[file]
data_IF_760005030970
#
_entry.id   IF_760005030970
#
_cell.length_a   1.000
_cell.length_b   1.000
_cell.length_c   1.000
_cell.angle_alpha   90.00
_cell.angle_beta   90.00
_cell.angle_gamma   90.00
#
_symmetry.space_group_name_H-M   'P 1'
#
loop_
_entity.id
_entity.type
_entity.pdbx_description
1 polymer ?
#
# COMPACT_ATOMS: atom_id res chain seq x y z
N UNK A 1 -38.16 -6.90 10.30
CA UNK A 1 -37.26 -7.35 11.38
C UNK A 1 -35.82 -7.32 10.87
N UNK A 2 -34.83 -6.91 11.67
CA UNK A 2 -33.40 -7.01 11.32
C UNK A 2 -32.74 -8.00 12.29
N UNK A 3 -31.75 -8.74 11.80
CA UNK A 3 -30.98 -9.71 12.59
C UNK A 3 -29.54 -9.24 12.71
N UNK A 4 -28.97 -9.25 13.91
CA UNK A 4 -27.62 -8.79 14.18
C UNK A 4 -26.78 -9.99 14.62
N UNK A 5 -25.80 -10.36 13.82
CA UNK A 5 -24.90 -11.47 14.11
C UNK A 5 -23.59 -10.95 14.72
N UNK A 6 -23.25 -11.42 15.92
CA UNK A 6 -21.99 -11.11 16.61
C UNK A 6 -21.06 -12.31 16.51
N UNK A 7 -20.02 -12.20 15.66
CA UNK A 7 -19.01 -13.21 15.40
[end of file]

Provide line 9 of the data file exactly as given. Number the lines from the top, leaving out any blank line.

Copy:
_cell.angle_beta   90.00